**c**) Time changes of the local scouring depth in the laboratory model. (

**d**) Comparison of the time changes of the local scouring depth between the laboratory model and the numerical simulation.

**Figure 5.**3D view of the hydrodynamic pile groups and the sediment bed (all dimensions are in meters).

**Figure 9.**Flow patterns for the pier group and the material harvest pit: (

**a**) Circular model; (

**b**) hydrodynamic model.

**Figure 10.**Bed elevation changes from around the group piles and the material harvest pit: (

**a**) Circular model; (

**b**) hydrodynamic model.

**Figure 11.**Changes in the harvest pit in the plane (plane x–y): (

**a**) circular model, (

**b**) hydrodynamic model.

**Figure 12.**Material harvest pit changes in the x–z plane: (

**a**) Circular model; (

**b**) hydrodynamic model.

Test No. | Q (L/s) | y_{0} (m) | u (m/s) | Fr | Re | u/u_{cr} | d_{50} (m) | G_{s} | σ_{g} |
---|---|---|---|---|---|---|---|---|---|

T1 | 45 | 0.132 | 0.284 | 0.25 | 25,600 | 0.72 | 0.00086 | 2.65 | 1.32 |

**Table 2.**Comparison of the numerical results for different mesh cell sizes with the laboratory results.

Model | Number of Cells | d_{s} of the 1st Pier Upstream (m) | $\mathbf{E}(\%)=\frac{{\mathbf{M}}_{\mathbf{exp}}-{\mathbf{M}}_{\mathbf{cal}}}{{\mathbf{M}}_{\mathbf{exp}}}\times 100$ | d_{s} of the 1st Pier Downstream (m) | $\mathbf{E}(\%)=\frac{{\mathbf{M}}_{\mathbf{exp}}-{\mathbf{M}}_{\mathbf{cal}}}{{\mathbf{M}}_{\mathbf{exp}}}\times 100$ |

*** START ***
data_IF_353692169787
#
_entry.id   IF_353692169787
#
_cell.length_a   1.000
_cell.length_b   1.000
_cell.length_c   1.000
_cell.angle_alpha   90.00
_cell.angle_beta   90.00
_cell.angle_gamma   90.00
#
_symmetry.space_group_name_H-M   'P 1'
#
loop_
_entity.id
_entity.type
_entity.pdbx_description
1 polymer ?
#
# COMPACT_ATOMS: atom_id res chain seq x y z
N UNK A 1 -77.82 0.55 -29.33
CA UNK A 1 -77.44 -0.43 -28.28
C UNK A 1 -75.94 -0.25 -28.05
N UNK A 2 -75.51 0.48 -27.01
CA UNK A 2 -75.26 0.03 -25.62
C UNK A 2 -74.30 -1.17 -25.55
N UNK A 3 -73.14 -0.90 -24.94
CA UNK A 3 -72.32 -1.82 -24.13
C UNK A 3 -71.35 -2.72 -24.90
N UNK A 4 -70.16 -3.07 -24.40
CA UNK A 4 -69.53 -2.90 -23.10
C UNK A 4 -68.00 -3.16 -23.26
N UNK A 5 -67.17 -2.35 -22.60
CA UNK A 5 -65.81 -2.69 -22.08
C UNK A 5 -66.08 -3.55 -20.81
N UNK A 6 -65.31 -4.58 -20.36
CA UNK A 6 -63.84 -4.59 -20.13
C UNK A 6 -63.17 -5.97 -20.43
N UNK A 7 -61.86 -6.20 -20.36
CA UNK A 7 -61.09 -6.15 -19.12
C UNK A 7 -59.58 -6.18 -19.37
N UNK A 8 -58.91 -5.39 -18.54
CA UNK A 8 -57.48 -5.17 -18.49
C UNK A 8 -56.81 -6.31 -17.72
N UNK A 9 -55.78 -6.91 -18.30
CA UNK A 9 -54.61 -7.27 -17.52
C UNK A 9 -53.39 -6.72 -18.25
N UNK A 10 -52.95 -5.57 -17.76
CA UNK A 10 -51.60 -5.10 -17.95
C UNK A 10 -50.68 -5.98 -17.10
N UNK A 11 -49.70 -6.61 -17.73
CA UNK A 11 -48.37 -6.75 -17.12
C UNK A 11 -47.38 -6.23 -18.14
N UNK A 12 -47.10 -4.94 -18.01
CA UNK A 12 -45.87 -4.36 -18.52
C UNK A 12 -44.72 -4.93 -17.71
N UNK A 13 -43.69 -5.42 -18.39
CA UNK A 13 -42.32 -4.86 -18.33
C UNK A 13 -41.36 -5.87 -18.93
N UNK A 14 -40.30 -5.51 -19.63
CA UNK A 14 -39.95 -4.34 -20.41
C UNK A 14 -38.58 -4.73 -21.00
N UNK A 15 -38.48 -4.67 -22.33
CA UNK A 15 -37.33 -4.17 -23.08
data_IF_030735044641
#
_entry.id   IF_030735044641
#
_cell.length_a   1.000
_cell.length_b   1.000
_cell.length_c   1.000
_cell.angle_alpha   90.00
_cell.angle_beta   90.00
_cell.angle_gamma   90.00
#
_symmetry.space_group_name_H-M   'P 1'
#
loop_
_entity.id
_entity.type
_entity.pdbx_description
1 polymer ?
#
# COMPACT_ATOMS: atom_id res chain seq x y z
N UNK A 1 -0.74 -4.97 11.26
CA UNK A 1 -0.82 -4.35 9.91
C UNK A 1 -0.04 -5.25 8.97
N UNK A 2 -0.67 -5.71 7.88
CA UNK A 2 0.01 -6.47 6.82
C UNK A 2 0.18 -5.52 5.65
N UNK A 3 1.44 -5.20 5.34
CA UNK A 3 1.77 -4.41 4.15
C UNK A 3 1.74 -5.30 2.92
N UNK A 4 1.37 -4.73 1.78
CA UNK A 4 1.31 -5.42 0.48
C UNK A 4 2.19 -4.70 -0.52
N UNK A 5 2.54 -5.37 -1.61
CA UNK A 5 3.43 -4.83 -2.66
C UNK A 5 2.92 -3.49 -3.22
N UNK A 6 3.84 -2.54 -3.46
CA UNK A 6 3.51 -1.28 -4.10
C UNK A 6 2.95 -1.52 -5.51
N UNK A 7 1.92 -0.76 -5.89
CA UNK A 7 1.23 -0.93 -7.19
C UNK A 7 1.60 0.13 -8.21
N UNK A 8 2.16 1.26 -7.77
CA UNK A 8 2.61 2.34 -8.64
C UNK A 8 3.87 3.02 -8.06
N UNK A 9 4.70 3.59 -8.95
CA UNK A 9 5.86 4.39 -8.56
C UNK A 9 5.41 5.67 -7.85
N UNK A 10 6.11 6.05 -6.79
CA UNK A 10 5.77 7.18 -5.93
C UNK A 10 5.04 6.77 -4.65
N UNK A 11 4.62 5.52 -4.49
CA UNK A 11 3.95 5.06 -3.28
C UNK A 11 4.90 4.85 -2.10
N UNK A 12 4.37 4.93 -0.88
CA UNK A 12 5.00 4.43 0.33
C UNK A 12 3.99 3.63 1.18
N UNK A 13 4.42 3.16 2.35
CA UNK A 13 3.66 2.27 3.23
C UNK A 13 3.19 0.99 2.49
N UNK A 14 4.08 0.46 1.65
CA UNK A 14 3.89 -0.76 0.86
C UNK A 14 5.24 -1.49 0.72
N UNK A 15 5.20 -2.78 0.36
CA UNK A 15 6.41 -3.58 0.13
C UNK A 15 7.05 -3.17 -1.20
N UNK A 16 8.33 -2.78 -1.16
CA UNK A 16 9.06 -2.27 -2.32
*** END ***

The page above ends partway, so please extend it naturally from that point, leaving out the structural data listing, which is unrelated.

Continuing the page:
---|---|---|---|---|---|

Physical model | - | 0.1 | - | 0.124 | - |

Mesh size 0.02 m | 307,360 | 0.016 | 84 | 0.024 | 80 |

Mesh size 0.015 m | 707,762 | 0.047 | 53 | 0.056 | 54 |

Mesh size 0.009 m | 3,332,516 | 0.107 | 6.7 | 0.135 | 8.8 |

Pier Number | The Dimensionless Scour Depth at the End of the Laboratory Model | The Dimensionless Scour Depth at the End of the Numerical Model | ${\mathbf{R}}^{2}$ | $\mathbf{M}\mathbf{A}\mathbf{E}$ | $\mathbf{R}\mathbf{M}\mathbf{S}\mathbf{E}$ | E |
---|---|---|---|---|---|---|

1st | 1.1226 | 1.1876 | 0.99 | 0.05 | 0.06 | 0.06 |

2nd | 1.0989 | 0.9404 | 0.99 | 0.10 | 0.13 | 0.15 |

3rd | 0.7647 | 0.9826 | 0.93 | 0.10 | 0.14 | 0.21 |

4th | 1.405 | 1.5009 | 0.92 | 0.14 | 0.21 | 0.07 |

5th | 0.9940 | 1.020 | 0.95 | 0.08 | 0.15 | 0.03 |

6th | 0.6710 | 1.0792 | 0.98 | 0.14 | 0.21 | 0.36 |

Pier Model | 1st Pier | 2nd Pier | 3rd Pier | 4th Pier | 5th Pier | 6th Pier |
---|---|---|---|---|---|---|

Scour depth around the hydrodynamic piers (m) | 0.0868 | 0.0821 | 0.0734 | 0.1083 | 0.0643 | 0.0880 |

Scour depth around the circular piers (m) | 0.1067 | 0.0838 | 0.0883 | 0.1349 | 0.0915 | 0.0968 |

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## Share and Cite

**MDPI and ACS Style**

Daneshfaraz, R.; Ghaderi, A.; Sattariyan, M.; Alinejad, B.; Asl, M.M.; Di Francesco, S.
Investigation of Local Scouring around Hydrodynamic and Circular Pile Groups under the Influence of River Material Harvesting Pits. *Water* **2021**, *13*, 2192.
https://doi.org/10.3390/w13162192

**AMA Style**

Daneshfaraz R, Ghaderi A, Sattariyan M, Alinejad B, Asl MM, Di Francesco S.
Investigation of Local Scouring around Hydrodynamic and Circular Pile Groups under the Influence of River Material Harvesting Pits. *Water*. 2021; 13(16):2192.
https://doi.org/10.3390/w13162192

**Chicago/Turabian Style**

Daneshfaraz, Rasoul, Amir Ghaderi, Maryam Sattariyan, Babak Alinejad, Mahdi Majedi Asl, and Silvia Di Francesco.
2021. "Investigation of Local Scouring around Hydrodynamic and Circular Pile Groups under the Influence of River Material Harvesting Pits" *Water* 13, no. 16: 2192.
https://doi.org/10.3390/w13162192